Breast Reconstruction Affects Coping Mechanisms in Breast Cancer Survivors
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Coping strategies used by women with breast cancer are vital for adjustment to their disease. Whilst it is clear that factors such as age at diagnosis, social support and ethnicity can influence coping mechanisms, there is currently no information about whether breast reconstruction changes mechanisms of coping for such patients. The aims of this study, therefore, were to determine how women who have had immediate breast reconstruction and mastectomy cope, compared to those who have mastectomy alone, and whether there are differences in coping mechanisms due to breast reconstruction surgery. This was a retrospective cohort study, using a standardised questionnaire called the Brief Cope Scale. Inclusion criteria was the following: all women who had immediate breast reconstruction and mastectomy in Shropshire from 2003 to 2014 for ductal carcinoma in situ or node-negative invasive breast cancer. Each patient was matched for year of diagnosis, adjuvant therapy and age to one woman who had mastectomy alone. Two hundred thirty-four questionnaires were sent with a 58% response rate. Significantly more patients from the reconstruction cohort coped by active coping (T value 1.66, P value 0.04) compared to those in the mastectomy alone cohort. In contrast, significantly more patients in the mastectomy alone cohort coped by active venting compared to the reconstruction cohort (T value 1.71, P value 0.04). This study indicates for the first time that breast reconstruction may alter coping mechanisms in breast cancer survivors. Awareness of these coping mechanisms will enable clinicians to provide appropriate, individualised support.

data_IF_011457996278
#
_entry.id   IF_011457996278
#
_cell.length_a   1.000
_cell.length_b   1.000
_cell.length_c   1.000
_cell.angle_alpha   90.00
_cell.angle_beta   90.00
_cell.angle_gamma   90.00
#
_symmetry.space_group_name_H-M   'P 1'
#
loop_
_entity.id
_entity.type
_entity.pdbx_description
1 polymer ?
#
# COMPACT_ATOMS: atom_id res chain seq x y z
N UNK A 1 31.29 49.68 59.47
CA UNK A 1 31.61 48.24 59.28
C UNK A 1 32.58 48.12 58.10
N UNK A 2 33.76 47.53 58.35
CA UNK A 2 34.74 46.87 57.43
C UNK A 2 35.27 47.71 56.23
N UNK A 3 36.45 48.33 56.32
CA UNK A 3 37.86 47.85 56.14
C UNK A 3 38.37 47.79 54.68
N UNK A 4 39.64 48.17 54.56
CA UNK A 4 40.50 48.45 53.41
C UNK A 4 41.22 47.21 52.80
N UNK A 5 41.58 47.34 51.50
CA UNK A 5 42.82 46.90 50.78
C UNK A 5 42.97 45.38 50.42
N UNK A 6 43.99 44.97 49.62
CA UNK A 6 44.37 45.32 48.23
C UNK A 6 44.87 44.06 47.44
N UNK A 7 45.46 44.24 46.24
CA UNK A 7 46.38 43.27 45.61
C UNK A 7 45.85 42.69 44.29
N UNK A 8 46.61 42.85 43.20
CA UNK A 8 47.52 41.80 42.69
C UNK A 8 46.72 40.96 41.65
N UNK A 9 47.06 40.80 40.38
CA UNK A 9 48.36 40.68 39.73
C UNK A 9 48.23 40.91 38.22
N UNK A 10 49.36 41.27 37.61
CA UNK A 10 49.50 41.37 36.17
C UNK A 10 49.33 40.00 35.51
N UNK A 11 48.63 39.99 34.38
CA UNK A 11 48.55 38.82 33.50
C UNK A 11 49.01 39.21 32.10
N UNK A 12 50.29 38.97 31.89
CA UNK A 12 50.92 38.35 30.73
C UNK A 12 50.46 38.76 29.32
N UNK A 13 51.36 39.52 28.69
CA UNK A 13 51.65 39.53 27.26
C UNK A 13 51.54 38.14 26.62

KeywordsBreast reconstruction Breast cancer Survivors Coping behaviour Defence mechanisms
British Association Surgical Oncology
Ductal carcinoma in situ
Quality of life
Shrewsbury and Telford NHS Trust
All funding for this project was provided by lead author Blossom Lake. All the finance for this project was provided by the Chief Investigator. Keele University provided the insurance for this research project.
Compliance with Ethical Standards
This cohort study had the full approval of the National Research Ethic Committee Wales REC4 Reference No. 14/WA/1174.
Conflicts of Interest
The authors declare that they have no conflicts of interest.
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